Brokers at investment bank, Deutsche Bank, have initiated coverage on the newly re-listed television and media company Nine Entertainment Co Holdings Ltd (ASX: NEC), with a “buy” recommendation according to a report in the Australian Financial Review.
Nine Entertainment owns and operates three divisions: Nine Network, Nine Events and Nine Digital and Ventures. Since December when stock was sold to the public in an initial public offering (IPO) at $2.05 – which was at the bottom of the indicative price range in the prospectus – the share price has struggled to trade above the issue price, which has no doubt been disappointing for investors in the float. However, Deutsche has provided some hope for IPO investors with the broker slapping a $2.30 price target on the stock – providing 12% upside for shareholders.
According to the prospectus following the IPO there would be 931 million shares outstanding, however as at 16 December the shares on issue stood at 940 million. The prospectus also forecast a pro-forma net profit after tax for financial year (FY) 2014 of $139.5 million. Based on these figures the forecast earnings per share in FY 2014 (assuming no further dilution) will be 14.8 cents per share.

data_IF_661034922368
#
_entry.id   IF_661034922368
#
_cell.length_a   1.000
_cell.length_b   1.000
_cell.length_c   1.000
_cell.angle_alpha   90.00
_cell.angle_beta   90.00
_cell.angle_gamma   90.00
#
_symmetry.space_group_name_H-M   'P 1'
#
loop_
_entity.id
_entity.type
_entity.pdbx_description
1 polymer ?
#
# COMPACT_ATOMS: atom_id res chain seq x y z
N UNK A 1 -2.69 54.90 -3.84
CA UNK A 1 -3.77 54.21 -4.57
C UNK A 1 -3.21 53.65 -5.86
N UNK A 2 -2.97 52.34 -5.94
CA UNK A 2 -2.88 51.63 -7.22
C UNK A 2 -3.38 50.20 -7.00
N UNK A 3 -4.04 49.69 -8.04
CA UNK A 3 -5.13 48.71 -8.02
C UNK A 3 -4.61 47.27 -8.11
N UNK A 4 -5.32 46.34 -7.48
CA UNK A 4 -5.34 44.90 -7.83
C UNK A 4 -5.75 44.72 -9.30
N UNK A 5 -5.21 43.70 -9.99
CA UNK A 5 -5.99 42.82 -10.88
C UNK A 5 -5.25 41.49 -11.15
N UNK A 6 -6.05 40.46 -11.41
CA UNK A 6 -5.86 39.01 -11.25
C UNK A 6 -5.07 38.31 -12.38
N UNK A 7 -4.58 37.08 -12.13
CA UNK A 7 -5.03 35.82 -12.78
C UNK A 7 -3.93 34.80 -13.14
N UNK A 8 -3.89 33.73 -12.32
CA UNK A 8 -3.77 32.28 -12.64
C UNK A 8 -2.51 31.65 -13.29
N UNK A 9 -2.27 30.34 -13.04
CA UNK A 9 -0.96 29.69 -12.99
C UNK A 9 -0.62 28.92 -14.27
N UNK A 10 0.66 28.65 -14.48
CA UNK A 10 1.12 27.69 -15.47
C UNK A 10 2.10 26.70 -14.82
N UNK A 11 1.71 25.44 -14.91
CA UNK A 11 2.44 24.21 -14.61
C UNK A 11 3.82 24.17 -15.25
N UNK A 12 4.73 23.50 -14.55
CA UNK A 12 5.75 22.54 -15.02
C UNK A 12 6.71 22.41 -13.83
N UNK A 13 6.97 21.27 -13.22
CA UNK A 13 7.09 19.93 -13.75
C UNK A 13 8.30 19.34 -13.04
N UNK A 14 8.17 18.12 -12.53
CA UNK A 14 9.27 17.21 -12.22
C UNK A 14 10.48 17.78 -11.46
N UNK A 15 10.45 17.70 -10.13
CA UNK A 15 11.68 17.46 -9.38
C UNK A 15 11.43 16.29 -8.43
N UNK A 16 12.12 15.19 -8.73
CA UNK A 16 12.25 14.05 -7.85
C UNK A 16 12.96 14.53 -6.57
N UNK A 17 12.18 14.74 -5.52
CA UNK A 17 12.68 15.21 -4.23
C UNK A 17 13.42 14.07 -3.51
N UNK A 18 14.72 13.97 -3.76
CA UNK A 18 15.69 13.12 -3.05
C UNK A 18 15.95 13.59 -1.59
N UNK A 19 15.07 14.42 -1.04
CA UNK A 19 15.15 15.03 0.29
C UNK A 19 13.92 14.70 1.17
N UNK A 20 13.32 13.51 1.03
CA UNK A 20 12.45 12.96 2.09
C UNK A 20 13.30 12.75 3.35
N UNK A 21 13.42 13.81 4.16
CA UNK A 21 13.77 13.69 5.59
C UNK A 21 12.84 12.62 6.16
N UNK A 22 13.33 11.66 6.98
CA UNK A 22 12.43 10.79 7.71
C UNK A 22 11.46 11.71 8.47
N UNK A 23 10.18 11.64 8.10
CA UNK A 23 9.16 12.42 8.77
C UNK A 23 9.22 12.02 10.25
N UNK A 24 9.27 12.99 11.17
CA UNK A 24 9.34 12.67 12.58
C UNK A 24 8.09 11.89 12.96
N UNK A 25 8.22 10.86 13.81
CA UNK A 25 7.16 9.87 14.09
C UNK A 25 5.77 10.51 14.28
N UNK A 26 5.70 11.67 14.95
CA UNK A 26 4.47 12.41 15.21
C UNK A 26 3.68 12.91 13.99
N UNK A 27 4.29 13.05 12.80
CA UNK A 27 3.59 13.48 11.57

At $2.30 this equates to a price-to-earnings ratio of 15.5 times.
While investors are aware of the structural headwinds facing free-to-air television, as Deutsche Bank reportedly noted – television is still a powerful medium. This point is highlighted by Motley Fool writer Andrew Mudie who noted here that TV is still attracting eyeballs thanks to summer sports viewing.
Although television may still be an important medium for advertisers, the competition amongst networks is fierce, with fellow listed stations Seven West Media Ltd (ASX: SWM) and Ten Network Holdings Limited (ASX: TEN) battling it out with Nine for ratings and market share of advertising spend. Likewise pay-TV provider Foxtel owned by News Corp (ASX: NWS) and Telstra Corporation Ltd (ASX: TLS) is an always present force.
Powerful medium or not, competition can erode profitability.
There are indeed good reasons – particularly price – for value investors to analyse the media companies that own TV stations for investment opportunities. The potential for structural decline however makes investing in this sector a possible value trap, so extra care and diligence should be taken by investors in this sector.
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Motley Fool contributor Tim McArthur does not own shares in any of the companies mentioned in this article.
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